Jed Hoyer Says Cubs Still Expect to Compete After ‘Small Reset,’ Admits Hard Realities of Ending Current Run, GM Search Pushed Back

Jed Hoyer met the media Wednesday for the first time since the trade that sent Yu Darvish and Victor Caratini to San Diego and he covered quite a bit of ground. Rather than attempt to put this into some long-form thinkpiece, I’m just going to lay out a few topics and include salient quotes or paraphrased thoughts. Part of that was also necessitated by the failure of Marquee’s app to recognize my access to the channel, which was nice.

Overall direction of the club

Hoyer called this a “small reset” similar to what the Yankees and Red Sox have done recently.

“I’m not going to run the same playbook that we used in 2011 and ’12. That would be foolish. And frankly, that playbook’s been copied so many times it doesn’t work as well anymore.”

“I think we’re going to have a really competitive team next year. But do we need to make some moves with the future in mind after six years of every single move being directed on the present? Yes.”

He added that reports about Willson Contreras being shopped were fictional, though they’ve been around for at least a month now and have come from multiple sources. Hoyer added that they don’t view Miguel Amaya as an option at the big league level for ’21 — no way would they start his service-time clock (my words) — and that they’ll target a veteran backup.

As for the idea of creating a different playbook, that really makes a ton of sense. Too many fans saw what happened at the outset of Theo Epstein’s tenure and how smoothly that tracked toward an eventual title, and they think it’s just that easy to do it again.

Rebuilds are far from a surefire strategy and we can’t forget that the Cubs were one or two plays away from not achieving that ultimate success. It’s all a crapshoot.

Trade return

“We always have an eye on the finances of every deal. …The focus of this deal was to try to move a player in the second half of his contract and acquire a lot of young talent.”

“The future will tell us if this was a good return or not.”

“Their time horizon is not our [immediate] time horizon,” so this deal was a “way to jump-start farm system” while also providing the Cubs more depth should they end up making moves in the future to add players.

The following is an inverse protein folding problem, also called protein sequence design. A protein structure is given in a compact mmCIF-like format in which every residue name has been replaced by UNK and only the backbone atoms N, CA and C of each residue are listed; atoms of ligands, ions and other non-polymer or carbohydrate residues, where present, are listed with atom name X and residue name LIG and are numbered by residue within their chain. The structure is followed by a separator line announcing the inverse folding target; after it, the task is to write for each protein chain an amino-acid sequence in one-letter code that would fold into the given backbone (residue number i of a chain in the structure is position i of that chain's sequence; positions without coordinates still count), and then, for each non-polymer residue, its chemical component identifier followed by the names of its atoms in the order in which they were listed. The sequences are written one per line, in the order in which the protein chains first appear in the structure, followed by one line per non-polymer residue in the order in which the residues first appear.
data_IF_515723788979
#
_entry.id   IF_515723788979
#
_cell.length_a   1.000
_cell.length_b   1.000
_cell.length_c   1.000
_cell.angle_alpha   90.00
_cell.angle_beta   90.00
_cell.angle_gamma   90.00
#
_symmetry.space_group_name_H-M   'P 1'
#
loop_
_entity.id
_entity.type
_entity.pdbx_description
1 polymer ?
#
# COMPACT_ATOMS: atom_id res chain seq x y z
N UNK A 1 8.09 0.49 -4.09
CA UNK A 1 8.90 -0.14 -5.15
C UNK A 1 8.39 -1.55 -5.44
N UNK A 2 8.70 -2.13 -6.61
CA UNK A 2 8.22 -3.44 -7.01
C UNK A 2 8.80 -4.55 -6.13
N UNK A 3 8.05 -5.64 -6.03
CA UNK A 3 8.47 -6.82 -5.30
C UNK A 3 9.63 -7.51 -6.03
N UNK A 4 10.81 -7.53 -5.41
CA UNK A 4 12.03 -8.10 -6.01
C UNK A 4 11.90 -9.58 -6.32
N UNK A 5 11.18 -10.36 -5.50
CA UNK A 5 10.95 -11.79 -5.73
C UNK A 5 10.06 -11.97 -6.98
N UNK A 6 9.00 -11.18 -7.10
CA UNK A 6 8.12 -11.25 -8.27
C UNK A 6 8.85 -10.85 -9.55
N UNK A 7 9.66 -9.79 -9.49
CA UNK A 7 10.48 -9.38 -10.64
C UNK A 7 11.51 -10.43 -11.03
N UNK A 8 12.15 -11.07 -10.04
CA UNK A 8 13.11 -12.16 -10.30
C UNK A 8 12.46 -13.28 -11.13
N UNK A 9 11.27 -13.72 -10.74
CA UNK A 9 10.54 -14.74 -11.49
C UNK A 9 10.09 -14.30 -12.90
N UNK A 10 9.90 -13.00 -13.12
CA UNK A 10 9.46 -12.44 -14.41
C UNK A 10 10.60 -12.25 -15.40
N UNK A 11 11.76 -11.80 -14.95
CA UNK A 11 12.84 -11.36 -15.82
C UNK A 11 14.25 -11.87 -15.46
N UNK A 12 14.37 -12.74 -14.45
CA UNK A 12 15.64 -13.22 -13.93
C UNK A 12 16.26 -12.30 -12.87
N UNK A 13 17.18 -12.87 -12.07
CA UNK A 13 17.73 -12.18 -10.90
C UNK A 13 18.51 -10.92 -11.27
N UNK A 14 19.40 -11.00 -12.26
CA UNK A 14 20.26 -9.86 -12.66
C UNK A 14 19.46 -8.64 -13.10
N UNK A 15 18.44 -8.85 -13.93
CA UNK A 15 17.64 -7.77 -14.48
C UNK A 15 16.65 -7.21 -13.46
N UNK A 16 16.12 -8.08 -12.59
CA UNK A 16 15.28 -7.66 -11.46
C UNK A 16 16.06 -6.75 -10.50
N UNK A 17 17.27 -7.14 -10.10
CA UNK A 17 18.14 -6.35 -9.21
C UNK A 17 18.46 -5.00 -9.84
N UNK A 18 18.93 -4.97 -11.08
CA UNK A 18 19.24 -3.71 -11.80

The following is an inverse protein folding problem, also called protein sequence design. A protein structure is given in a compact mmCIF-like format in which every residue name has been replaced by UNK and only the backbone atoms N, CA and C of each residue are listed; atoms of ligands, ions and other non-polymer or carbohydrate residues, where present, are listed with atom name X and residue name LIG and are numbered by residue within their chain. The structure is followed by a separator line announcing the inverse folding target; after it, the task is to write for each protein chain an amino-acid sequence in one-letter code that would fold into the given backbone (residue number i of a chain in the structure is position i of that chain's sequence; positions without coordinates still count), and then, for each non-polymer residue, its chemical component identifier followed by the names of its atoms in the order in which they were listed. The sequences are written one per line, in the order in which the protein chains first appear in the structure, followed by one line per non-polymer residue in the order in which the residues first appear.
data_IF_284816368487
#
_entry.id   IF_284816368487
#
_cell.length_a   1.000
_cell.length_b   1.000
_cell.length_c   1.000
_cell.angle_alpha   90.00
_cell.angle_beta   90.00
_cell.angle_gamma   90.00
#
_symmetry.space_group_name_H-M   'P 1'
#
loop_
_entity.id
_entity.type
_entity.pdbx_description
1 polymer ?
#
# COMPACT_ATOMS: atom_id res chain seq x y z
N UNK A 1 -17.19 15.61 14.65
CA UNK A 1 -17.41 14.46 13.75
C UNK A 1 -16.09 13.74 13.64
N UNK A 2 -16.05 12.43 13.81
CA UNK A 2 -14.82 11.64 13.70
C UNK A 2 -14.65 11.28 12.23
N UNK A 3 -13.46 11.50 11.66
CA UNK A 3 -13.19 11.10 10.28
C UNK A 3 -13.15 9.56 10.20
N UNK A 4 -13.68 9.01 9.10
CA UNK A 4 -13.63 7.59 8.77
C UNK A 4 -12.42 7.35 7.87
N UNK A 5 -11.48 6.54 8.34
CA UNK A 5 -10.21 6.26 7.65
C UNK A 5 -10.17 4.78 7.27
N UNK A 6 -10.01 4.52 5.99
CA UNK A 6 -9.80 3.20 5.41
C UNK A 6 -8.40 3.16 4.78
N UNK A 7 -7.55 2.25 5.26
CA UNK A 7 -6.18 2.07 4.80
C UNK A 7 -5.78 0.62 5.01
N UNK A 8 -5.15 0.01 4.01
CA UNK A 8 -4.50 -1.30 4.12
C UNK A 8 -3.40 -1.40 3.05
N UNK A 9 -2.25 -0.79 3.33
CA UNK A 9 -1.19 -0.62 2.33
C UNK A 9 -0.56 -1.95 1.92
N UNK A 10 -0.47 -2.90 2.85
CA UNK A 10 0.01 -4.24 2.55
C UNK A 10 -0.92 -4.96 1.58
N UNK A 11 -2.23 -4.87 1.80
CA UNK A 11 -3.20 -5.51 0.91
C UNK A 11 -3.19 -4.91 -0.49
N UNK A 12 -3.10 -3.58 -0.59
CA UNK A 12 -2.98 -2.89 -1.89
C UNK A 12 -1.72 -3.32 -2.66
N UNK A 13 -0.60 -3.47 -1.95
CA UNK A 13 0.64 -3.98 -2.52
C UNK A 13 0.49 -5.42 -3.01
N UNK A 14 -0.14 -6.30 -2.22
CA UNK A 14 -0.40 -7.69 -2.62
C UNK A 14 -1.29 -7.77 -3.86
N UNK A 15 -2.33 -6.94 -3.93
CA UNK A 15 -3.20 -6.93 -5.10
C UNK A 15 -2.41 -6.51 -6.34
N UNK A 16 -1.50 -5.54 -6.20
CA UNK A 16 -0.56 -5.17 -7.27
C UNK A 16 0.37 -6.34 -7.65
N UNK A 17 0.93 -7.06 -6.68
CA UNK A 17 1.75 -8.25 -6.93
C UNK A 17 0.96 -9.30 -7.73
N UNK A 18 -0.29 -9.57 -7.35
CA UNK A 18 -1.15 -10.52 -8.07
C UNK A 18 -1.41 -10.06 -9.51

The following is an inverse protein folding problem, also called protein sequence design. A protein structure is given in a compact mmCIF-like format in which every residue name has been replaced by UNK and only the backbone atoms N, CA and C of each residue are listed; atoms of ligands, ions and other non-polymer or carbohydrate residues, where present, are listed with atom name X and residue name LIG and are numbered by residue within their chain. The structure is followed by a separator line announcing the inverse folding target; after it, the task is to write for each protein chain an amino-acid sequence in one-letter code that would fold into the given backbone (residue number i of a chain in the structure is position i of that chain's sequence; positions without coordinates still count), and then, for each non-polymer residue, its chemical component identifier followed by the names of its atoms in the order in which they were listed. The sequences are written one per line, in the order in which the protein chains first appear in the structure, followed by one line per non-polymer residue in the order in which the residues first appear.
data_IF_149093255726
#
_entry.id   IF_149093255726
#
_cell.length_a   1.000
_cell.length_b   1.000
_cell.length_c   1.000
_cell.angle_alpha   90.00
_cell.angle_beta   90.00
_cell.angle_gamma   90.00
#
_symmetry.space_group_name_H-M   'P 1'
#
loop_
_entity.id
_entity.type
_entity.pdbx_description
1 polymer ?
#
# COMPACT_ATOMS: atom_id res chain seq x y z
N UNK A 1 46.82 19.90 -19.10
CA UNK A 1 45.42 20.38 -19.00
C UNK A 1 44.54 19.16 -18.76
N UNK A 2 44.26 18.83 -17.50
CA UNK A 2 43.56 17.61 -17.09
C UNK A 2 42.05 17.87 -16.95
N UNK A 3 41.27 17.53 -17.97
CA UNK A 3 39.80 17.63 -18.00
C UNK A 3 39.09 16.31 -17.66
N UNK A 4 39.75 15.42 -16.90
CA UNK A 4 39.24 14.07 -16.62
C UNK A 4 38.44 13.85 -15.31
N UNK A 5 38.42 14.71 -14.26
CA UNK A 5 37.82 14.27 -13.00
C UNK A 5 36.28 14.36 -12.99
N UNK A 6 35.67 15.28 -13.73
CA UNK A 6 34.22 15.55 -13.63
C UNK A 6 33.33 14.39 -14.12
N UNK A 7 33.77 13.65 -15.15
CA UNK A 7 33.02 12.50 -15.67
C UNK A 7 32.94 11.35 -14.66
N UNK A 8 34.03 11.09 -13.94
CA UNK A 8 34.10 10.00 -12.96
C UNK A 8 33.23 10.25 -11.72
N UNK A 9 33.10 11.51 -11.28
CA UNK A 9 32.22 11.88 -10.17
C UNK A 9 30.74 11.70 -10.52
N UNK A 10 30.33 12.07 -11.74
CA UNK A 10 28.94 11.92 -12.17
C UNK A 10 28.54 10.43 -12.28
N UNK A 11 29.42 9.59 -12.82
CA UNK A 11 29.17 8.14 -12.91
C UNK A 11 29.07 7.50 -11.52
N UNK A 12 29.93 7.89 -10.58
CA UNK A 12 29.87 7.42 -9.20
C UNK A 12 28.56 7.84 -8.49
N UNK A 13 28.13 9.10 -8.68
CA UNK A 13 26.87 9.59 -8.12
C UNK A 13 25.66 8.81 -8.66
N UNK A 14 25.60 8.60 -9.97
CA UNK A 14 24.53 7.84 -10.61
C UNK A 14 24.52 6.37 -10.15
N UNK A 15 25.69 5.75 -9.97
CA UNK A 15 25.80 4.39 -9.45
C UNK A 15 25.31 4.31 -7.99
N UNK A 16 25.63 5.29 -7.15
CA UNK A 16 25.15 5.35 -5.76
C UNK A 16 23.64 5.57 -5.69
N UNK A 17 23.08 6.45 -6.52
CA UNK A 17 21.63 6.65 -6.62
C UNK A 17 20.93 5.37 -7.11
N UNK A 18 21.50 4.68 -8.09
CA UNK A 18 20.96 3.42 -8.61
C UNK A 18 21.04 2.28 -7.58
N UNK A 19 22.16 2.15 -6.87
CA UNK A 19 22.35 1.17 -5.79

Hoyer admitted that changes in scouting — cuts to that department, lack of minor league season, lack of in-person scouting — forced the Cubs to be “more efficient with fewer employees.” That meant limiting their focus to “organizations we though could be transaction-oriented.”

Woof, that’s not a fun concept on a number of levels. As much as their own desire to shed payroll, the overall financial environment across MLB put the Cubs at a big disadvantage here. And that’s before you even consider the lost livelihoods of those scouts and others in baseball ops who lost their jobs.

Check out our breakdown for more on the four prospects themselves.

Spending money again

Hoyer vowed that the Cubs will spend again when the organization “has the bones necessary to [contend].”

But wait, didn’t he also say they have a really competitive team and expect to be in the hunt for the division crown again in 2021? They either have the bones to be competitive or they don’t, and moving Darvish for four players who aren’t on the horizon is like giving away a femur and a spine in exchange for metacarpals.

Extending current players

“We have not been able to extend a lot of these players to extend that window. That’s a fact. So with that, we know that we’re coming to the end of this group of players. A wildly successful, franchise-changing run with this group of players – we’re coming to the end.”

“There are contractual realities to this core group, the fact that we haven’t been able to get these guys to sign extensions that we thought were the right value. I think we’d be foolish not to keep that in mind as we go forward.”

Hiring a GM

The Cubs will not be hiring a GM for “a little bit,” but Hoyer said he still plans to hire someone from the outside. He wants to be able to conduct in-person interviews, which might have to wait until after the pandemic subsides. That would also mean getting fans in the stands and generating more cash flow for an organization that trimmed over 100 positions this year.

While I don’t doubt the veracity of Hoyer’s statements, it’s hard to believe this isn’t almost as much about money as the Darvish trade. Theo Epstein was making $10 million, an amount that coincides quite nicely with the buyout the Cubs have to pay Jon Lester. Hoyer may not be pulling down quite the same figure and a new GM would certainly command even less, but that’s still a pretty decent sum in terms of actual cash.

There’s also the matter of Jared Porter, thought by many to be the frontrunner for the position, joined the Mets as their GM. Funny how it works when teams are spending money.

I’ll end this section and post on a positive note, which is that Hoyer really does have a “great staff to work with.” A GM is really a redundant position in many ways, particularly when there are several AGMs and others in the front office with expertise in different areas of the team’s operations.

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